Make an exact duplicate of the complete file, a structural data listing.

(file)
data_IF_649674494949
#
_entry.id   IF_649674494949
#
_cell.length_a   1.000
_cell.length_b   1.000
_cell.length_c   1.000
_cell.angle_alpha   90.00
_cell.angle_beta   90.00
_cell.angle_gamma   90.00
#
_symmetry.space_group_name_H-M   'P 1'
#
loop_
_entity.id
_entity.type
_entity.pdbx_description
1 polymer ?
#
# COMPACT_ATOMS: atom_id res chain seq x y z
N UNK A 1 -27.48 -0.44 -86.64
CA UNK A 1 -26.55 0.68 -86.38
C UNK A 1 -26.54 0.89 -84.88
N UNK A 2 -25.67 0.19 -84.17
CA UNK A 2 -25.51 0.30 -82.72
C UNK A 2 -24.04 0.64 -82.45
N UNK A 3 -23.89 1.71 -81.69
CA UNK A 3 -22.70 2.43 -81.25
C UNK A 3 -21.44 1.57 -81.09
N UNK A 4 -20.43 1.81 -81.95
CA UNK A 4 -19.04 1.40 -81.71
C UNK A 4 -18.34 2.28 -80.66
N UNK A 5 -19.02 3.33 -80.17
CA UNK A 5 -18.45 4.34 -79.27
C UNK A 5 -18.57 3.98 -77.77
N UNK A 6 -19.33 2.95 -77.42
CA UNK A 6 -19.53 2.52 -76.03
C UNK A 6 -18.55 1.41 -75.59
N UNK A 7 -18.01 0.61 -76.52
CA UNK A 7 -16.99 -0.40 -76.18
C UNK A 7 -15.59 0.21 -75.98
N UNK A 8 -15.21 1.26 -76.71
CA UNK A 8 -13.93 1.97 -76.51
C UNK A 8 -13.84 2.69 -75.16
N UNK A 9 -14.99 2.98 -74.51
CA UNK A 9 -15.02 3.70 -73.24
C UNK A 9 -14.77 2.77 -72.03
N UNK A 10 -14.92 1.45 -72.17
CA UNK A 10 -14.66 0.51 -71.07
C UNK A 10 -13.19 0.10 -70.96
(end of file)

data_IF_649674494949
#
_entry.id   IF_649674494949
#
_cell.length_a   1.000
_cell.length_b   1.000
_cell.length_c   1.000
_cell.angle_alpha   90.00
_cell.angle_beta   90.00
_cell.angle_gamma   90.00
#
_symmetry.space_group_name_H-M   'P 1'
#
loop_
_entity.id
_entity.type
_entity.pdbx_description
1 polymer ?
#
# COMPACT_ATOMS: atom_id res chain seq x y z
N UNK A 1 -27.48 -0.44 -86.64
CA UNK A 1 -26.55 0.68 -86.38
C UNK A 1 -26.54 0.89 -84.88
N UNK A 2 -25.67 0.19 -84.17
CA UNK A 2 -25.51 0.30 -82.72
C UNK A 2 -24.04 0.64 -82.45
N UNK A 3 -23.89 1.71 -81.69
CA UNK A 3 -22.70 2.43 -81.25
C UNK A 3 -21.44 1.57 -81.09
N UNK A 4 -20.43 1.81 -81.95
CA UNK A 4 -19.04 1.40 -81.71
C UNK A 4 -18.34 2.28 -80.66
N UNK A 5 -19.02 3.33 -80.17
CA UNK A 5 -18.45 4.34 -79.27
C UNK A 5 -18.57 3.98 -77.77
N UNK A 6 -19.33 2.95 -77.42
CA UNK A 6 -19.53 2.52 -76.03
C UNK A 6 -18.55 1.41 -75.59
N UNK A 7 -18.01 0.61 -76.52
CA UNK A 7 -16.99 -0.40 -76.18
C UNK A 7 -15.59 0.21 -75.98
N UNK A 8 -15.21 1.26 -76.71
CA UNK A 8 -13.93 1.97 -76.51
C UNK A 8 -13.84 2.69 -75.16
N UNK A 9 -14.99 2.98 -74.51
CA UNK A 9 -15.02 3.70 -73.24
C UNK A 9 -14.77 2.77 -72.03
N UNK A 10 -14.92 1.45 -72.17
CA UNK A 10 -14.66 0.51 -71.07
C UNK A 10 -13.19 0.10 -70.96